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Establishing a Clearinghouse to Reduce Impediments to Water Quality Trading

  • O'Hara, Jeffrey K.
  • Walsh, Michael J.
  • Marchetti, Paul K.
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    Pennsylvania adopted a water quality trading program to reduce Chesapeake Bay nutrient pollution. It is the first such program to provide regulated point sources the option of purchasing nutrient reduction credits via arms-length market transactions to achieve mitigation requirements. After the program initially experienced limited trading, the Pennsylvania Infrastructure Investment Authority designed a nutrient credit clearinghouse to reduce some of the transaction costs and risks that impeded market activity. We review the clearinghouse functionality, examine initial results of its implementation, and evaluate its effectiveness. Nutrient credit auctions conducted by the clearinghouse revealed that the clearinghouse provided benefits for participants seeking to buy credits and that purchasing credits could be a least-cost compliance alternative for many regulated point sources. To our knowledge, this is the first clearinghouse to successfully administer a nutrient credit auction on behalf of regulated point sources seeking to comply with a discharge permit.

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    Article provided by Mid-Continent Regional Science Association in its journal Journal of Regional Analysis and Policy.

    Volume (Year): 42 (2012)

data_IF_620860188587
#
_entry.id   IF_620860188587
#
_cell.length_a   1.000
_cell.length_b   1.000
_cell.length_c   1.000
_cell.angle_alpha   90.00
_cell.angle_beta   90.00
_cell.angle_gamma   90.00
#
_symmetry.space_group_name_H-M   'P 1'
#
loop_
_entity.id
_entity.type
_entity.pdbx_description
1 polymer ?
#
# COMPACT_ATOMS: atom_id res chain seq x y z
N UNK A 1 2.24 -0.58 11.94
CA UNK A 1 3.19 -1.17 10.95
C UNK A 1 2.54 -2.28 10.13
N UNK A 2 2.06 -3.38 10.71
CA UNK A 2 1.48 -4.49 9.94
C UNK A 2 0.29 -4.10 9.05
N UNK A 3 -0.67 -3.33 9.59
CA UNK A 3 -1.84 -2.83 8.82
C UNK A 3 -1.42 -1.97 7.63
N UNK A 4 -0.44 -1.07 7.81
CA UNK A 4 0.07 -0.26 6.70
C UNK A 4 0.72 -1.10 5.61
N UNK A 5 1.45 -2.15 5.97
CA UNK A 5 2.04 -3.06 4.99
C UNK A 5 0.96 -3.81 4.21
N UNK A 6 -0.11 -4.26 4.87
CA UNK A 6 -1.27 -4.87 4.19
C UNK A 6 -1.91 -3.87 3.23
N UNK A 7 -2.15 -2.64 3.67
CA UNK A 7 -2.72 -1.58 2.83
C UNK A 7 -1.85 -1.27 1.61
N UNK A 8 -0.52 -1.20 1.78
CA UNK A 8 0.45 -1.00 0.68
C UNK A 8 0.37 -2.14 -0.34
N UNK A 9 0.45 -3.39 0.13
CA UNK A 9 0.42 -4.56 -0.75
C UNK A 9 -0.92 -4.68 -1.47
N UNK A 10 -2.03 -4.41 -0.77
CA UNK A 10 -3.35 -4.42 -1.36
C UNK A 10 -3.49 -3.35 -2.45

Issue (Month): 2 ()

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    Handle: RePEc:ags:jrapmc:143776
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    1. Richard D. Horan & James S. Shortle, 2005. "When Two Wrongs Make a Right: Second-Best Point-Nonpoint Trading Ratios," American Journal of Agricultural Economics, Agricultural and Applied Economics Association, vol. 87(2), pages 340-352.
    2. Cynthia Morgan & Ann Wolverton, 2005. "Water Quality Trading in the United States," NCEE Working Paper Series 200507, National Center for Environmental Economics, U.S. Environmental Protection Agency, revised Jun 2005.
    3. Andrew Manale & Cynthia Morgan & Glenn Sheriff & David Simpson, 2011. "Offset markets for nutrient and sediment discharges in the Chesapeake Bay Watershed: Policy tradeoffs and potential steps forward," NCEE Working Paper Series 201105, National Center for Environmental Economics, U.S. Environmental Protection Agency, revised Aug 2011.
    4. King, Dennis M., 2005. "Crunch Time for Water Quality Trading," Choices, Agricultural and Applied Economics Association, vol. 20(1).
    5. Abdalla, Charles W. & Borisova, Tatiana & Parker, Douglas D. & Saacke Blunk, Kristen, 2007. "Water Quality Credit Trading and Agriculture: Recognizing the Challenges and Policy Issues Ahead," Choices, Agricultural and Applied Economics Association, vol. 22(2).
    6. Richard D. Horan, 2001. "Differences in Social and Public Risk Perceptions and Conflicting Impacts on Point/Nonpoint Trading Ratios," American Journal of Agricultural Economics, Agricultural and Applied Economics Association, vol. 83(4), pages 934-941.
    7. Sheila M. Olmstead, 2010. "The Economics of Water Quality," Review of Environmental Economics and Policy, Association of Environmental and Resource Economists, vol. 4(1), pages 44-62, Winter.
    8. Hanna L. Breetz & Karen Fisher-Vanden & Hannah Jacobs & Claire Schary, 2005. "Trust and Communication: Mechanisms for Increasing Farmers’ Participation in Water Quality Trading," Land Economics, University of Wisconsin Press, vol. 81(2).
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